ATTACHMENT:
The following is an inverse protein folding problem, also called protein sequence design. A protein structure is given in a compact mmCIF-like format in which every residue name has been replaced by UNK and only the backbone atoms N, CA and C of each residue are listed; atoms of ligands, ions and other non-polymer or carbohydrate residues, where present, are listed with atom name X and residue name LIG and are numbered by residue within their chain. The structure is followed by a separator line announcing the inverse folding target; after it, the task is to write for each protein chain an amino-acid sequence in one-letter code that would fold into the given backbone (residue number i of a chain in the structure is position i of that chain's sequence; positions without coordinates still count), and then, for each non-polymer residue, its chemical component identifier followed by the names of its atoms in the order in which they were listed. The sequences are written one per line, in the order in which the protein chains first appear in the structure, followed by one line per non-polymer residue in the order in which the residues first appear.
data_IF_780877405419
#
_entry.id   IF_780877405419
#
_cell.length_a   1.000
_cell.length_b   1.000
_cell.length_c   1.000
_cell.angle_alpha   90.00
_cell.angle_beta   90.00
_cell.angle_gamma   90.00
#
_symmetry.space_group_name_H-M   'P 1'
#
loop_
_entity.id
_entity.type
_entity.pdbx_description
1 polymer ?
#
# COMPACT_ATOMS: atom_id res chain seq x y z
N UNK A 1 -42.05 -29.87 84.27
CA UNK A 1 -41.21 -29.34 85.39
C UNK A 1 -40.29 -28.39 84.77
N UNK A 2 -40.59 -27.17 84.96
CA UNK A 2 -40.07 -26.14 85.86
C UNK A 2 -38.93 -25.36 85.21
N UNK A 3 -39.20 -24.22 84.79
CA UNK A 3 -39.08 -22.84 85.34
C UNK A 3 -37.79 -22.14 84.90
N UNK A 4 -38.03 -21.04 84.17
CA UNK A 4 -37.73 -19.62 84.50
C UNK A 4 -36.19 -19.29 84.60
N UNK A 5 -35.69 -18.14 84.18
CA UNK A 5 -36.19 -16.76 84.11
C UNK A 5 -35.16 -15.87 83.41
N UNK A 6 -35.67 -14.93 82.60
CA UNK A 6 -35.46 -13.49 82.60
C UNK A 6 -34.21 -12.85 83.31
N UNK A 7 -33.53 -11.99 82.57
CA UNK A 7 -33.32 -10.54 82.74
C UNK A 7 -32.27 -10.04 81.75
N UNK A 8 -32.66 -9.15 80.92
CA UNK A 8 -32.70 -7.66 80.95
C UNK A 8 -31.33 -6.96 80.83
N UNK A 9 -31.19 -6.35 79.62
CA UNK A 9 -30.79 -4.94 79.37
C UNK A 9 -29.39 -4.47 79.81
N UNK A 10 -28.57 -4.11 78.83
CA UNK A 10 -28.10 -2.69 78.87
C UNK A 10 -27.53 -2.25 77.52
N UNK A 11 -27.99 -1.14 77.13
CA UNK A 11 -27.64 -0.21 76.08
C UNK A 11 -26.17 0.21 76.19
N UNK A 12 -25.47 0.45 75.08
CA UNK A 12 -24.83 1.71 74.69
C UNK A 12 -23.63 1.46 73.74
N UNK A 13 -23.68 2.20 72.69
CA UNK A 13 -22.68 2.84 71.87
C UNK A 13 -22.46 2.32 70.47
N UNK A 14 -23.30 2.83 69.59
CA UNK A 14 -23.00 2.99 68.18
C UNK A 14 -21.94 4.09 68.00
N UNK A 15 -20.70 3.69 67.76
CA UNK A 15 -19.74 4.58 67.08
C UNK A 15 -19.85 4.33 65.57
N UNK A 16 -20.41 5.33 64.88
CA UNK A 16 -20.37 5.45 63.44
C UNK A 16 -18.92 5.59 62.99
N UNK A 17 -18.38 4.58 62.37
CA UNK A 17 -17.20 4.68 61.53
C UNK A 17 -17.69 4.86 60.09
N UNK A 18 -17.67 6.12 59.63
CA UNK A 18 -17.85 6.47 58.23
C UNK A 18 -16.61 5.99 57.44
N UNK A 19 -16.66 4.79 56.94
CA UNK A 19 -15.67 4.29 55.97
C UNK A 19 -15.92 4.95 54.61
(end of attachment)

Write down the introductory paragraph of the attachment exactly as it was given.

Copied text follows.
The following is an inverse protein folding problem, also called protein sequence design. A protein structure is given in a compact mmCIF-like format in which every residue name has been replaced by UNK and only the backbone atoms N, CA and C of each residue are listed; atoms of ligands, ions and other non-polymer or carbohydrate residues, where present, are listed with atom name X and residue name LIG and are numbered by residue within their chain. The structure is followed by a separator line announcing the inverse folding target; after it, the task is to write for each protein chain an amino-acid sequence in one-letter code that would fold into the given backbone (residue number i of a chain in the structure is position i of that chain's sequence; positions without coordinates still count), and then, for each non-polymer residue, its chemical component identifier followed by the names of its atoms in the order in which they were listed. The sequences are written one per line, in the order in which the protein chains first appear in the structure, followed by one line per non-polymer residue in the order in which the residues first appear.